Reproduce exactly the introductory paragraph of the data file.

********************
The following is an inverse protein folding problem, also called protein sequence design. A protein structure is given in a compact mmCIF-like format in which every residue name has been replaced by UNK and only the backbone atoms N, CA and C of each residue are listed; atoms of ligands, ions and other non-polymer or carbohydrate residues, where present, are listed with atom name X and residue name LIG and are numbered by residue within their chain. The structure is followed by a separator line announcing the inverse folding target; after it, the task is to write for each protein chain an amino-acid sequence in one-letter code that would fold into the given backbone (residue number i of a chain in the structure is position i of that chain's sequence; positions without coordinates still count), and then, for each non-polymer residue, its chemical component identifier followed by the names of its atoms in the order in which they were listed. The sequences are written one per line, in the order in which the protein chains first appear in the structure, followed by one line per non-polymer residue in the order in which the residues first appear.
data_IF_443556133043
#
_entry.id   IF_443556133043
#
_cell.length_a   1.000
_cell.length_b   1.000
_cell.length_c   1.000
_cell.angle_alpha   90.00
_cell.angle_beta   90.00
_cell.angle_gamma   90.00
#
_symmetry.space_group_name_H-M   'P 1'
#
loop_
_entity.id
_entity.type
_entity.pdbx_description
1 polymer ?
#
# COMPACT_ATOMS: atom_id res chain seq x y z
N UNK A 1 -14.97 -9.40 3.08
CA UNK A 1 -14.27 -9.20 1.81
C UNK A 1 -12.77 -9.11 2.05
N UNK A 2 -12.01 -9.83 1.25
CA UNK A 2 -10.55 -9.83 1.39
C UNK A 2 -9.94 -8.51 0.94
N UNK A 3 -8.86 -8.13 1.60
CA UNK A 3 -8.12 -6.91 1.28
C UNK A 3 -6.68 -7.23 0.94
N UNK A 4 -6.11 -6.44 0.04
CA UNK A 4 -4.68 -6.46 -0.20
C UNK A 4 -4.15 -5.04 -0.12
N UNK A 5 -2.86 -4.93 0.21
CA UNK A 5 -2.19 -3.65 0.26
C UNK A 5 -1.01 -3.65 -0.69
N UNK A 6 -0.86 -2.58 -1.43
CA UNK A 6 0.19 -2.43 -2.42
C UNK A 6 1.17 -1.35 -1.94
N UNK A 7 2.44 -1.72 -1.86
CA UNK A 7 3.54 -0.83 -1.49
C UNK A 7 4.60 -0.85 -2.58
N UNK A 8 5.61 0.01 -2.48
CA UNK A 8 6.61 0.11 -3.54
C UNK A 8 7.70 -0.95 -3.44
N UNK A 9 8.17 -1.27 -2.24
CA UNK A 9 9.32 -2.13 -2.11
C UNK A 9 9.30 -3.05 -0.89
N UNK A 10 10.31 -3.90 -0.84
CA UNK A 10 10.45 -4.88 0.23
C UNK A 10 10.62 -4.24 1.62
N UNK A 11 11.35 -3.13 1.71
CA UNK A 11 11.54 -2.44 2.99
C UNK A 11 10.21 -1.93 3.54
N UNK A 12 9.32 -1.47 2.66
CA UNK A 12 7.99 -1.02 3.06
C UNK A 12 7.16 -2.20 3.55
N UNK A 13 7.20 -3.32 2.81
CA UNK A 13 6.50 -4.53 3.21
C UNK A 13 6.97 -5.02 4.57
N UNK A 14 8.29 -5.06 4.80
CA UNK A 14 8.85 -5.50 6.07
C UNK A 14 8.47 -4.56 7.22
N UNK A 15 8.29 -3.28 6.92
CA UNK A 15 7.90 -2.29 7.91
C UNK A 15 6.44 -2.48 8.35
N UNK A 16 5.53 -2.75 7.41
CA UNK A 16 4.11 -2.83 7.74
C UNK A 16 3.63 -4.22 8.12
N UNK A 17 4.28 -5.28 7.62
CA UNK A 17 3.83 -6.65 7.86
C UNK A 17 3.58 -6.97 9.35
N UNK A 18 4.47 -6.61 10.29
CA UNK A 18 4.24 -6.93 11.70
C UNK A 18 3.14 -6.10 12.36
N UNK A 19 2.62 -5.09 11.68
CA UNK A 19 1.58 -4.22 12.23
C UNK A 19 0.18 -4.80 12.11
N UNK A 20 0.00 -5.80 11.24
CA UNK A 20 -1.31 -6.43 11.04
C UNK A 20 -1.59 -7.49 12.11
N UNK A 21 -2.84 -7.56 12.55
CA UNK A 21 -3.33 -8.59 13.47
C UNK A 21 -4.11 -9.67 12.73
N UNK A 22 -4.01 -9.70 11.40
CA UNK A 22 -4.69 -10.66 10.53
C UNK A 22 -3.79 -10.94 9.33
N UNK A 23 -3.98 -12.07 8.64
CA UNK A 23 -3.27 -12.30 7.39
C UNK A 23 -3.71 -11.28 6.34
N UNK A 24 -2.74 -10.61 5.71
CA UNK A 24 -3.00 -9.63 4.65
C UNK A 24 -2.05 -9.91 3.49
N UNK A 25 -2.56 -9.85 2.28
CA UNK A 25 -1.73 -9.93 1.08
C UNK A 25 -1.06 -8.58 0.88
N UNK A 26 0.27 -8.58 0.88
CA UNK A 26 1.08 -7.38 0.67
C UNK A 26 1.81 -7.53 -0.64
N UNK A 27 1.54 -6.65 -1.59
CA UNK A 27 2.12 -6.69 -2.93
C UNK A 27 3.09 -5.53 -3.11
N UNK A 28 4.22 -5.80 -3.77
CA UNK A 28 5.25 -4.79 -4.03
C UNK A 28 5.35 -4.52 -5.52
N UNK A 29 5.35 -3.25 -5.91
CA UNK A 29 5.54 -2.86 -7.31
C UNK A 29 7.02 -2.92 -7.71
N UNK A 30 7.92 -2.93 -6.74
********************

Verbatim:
The following is an inverse protein folding problem, also called protein sequence design. A protein structure is given in a compact mmCIF-like format in which every residue name has been replaced by UNK and only the backbone atoms N, CA and C of each residue are listed; atoms of ligands, ions and other non-polymer or carbohydrate residues, where present, are listed with atom name X and residue name LIG and are numbered by residue within their chain. The structure is followed by a separator line announcing the inverse folding target; after it, the task is to write for each protein chain an amino-acid sequence in one-letter code that would fold into the given backbone (residue number i of a chain in the structure is position i of that chain's sequence; positions without coordinates still count), and then, for each non-polymer residue, its chemical component identifier followed by the names of its atoms in the order in which they were listed. The sequences are written one per line, in the order in which the protein chains first appear in the structure, followed by one line per non-polymer residue in the order in which the residues first appear.